Applied Criticism – The Elder Scrolls: Oblivion


Disclaimer: This was an article I wrote a few months ago as a piece of game journalism.


Life Sucks, So Does Oblivion
Applied Criticism of Elder Scrolls IV: Oblivion


Oblivion is widely popular among role-playing game fans for both consoles (Xbox and PS3) and PC’s alike. This article isn’t to knock the game down a peg over its mechanics or its storytelling because I seriously didn’t get far enough to get into the game to know much about either.

The point of this article is to knock the game down a peg for how easily it brings out the lazy nature in me and reminds me of how easy it is to waste time over nothing. It made it very clear to me early on how much work it would take to really get to the meat of the game.

The game itself has strong gameplay and graphics, especially for the time it came out (2005.) However, while I played it I couldn’t help but realize how much it gates the player with its insane amount of content and story arcs. It has so many choices to make that it makes the player (unless they’ve played it before) get lost in how much they can do an actually make no progress whatsoever. After my first hour of playing the game I found myself becoming part of the Thieves’ Guild in the game and becoming quite stealthy. However, without the help of a friend who’s played as a thief before I was without direction or purpose.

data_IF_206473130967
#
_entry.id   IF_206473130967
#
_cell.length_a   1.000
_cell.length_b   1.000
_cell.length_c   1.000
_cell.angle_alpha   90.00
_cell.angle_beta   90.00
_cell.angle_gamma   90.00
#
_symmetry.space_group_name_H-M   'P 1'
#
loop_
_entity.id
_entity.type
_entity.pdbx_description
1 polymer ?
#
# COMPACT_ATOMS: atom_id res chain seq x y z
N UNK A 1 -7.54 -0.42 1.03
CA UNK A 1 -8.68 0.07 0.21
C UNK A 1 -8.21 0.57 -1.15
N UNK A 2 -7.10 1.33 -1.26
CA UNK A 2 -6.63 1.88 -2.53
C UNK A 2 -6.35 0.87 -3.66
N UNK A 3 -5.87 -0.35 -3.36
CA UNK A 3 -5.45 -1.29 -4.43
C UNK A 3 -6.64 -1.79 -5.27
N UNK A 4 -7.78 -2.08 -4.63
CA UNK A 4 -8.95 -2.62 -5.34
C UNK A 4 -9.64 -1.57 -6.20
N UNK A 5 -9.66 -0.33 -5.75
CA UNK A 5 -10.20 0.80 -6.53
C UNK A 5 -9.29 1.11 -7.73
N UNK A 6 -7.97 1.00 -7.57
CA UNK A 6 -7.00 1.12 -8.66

Immediately, I reverted back to the person I was when university came along, and choices had to be made. The game took such an emotionally realistic turn for me that I became disappointed and quit playing for some time. It wasn’t like the game was hard, or challenging, it was that it didn’t give me a challenge. I could run around for hours and get absolutely nowhere because it doesn’t say I should “go north to the shimmering pool and obtain a legendary sword,” it simply says “you’re a Nightblade who can go invisible.”

Games these days are trying to find the middle ground where players are given a path but can choose the method they go about it. In Oblivion the player is given no clear path besides locating characters to deliver objects and receive new quests. The core of the game’s fun is choosing your path, though if you’re unaware of how to do that then the game itself loses that power. Suddenly players will be stuck in the beginning of the game without purpose and paths and be disgruntled with the game.